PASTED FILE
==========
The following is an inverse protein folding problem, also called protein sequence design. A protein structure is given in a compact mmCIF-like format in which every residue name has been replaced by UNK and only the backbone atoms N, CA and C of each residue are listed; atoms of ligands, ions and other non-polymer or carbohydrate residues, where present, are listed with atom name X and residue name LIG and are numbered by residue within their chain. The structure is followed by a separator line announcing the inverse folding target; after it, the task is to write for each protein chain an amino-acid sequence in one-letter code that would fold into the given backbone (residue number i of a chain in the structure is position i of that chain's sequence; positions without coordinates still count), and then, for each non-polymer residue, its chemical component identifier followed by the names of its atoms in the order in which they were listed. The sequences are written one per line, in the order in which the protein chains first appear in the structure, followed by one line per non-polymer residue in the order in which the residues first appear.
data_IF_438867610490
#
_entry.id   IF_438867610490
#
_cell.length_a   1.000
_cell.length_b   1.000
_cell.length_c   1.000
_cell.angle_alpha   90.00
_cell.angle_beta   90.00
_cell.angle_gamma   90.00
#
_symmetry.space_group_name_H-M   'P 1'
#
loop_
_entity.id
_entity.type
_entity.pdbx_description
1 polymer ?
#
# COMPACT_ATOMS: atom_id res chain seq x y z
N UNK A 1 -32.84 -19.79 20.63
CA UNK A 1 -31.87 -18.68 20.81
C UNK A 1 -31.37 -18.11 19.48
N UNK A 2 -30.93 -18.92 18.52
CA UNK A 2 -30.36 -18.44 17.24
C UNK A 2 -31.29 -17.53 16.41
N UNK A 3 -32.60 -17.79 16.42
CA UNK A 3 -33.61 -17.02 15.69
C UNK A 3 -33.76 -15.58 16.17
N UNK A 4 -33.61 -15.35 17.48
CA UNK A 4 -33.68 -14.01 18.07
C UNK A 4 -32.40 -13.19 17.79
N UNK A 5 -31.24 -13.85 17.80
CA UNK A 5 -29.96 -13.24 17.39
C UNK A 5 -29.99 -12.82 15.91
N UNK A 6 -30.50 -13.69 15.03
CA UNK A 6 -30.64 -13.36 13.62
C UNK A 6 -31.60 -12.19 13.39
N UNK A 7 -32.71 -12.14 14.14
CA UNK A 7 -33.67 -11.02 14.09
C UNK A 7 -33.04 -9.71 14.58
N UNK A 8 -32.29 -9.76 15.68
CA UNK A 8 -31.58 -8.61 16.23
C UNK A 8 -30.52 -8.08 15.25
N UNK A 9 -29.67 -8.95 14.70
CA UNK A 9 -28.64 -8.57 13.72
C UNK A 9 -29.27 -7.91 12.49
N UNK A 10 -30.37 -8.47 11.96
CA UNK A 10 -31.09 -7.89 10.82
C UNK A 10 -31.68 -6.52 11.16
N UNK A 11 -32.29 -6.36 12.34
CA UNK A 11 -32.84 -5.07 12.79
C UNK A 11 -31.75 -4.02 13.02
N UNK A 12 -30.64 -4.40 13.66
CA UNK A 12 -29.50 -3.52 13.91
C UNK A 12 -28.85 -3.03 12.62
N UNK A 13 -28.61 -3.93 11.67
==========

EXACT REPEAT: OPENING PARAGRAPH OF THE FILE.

The following is an inverse protein folding problem, also called protein sequence design. A protein structure is given in a compact mmCIF-like format in which every residue name has been replaced by UNK and only the backbone atoms N, CA and C of each residue are listed; atoms of ligands, ions and other non-polymer or carbohydrate residues, where present, are listed with atom name X and residue name LIG and are numbered by residue within their chain. The structure is followed by a separator line announcing the inverse folding target; after it, the task is to write for each protein chain an amino-acid sequence in one-letter code that would fold into the given backbone (residue number i of a chain in the structure is position i of that chain's sequence; positions without coordinates still count), and then, for each non-polymer residue, its chemical component identifier followed by the names of its atoms in the order in which they were listed. The sequences are written one per line, in the order in which the protein chains first appear in the structure, followed by one line per non-polymer residue in the order in which the residues first appear.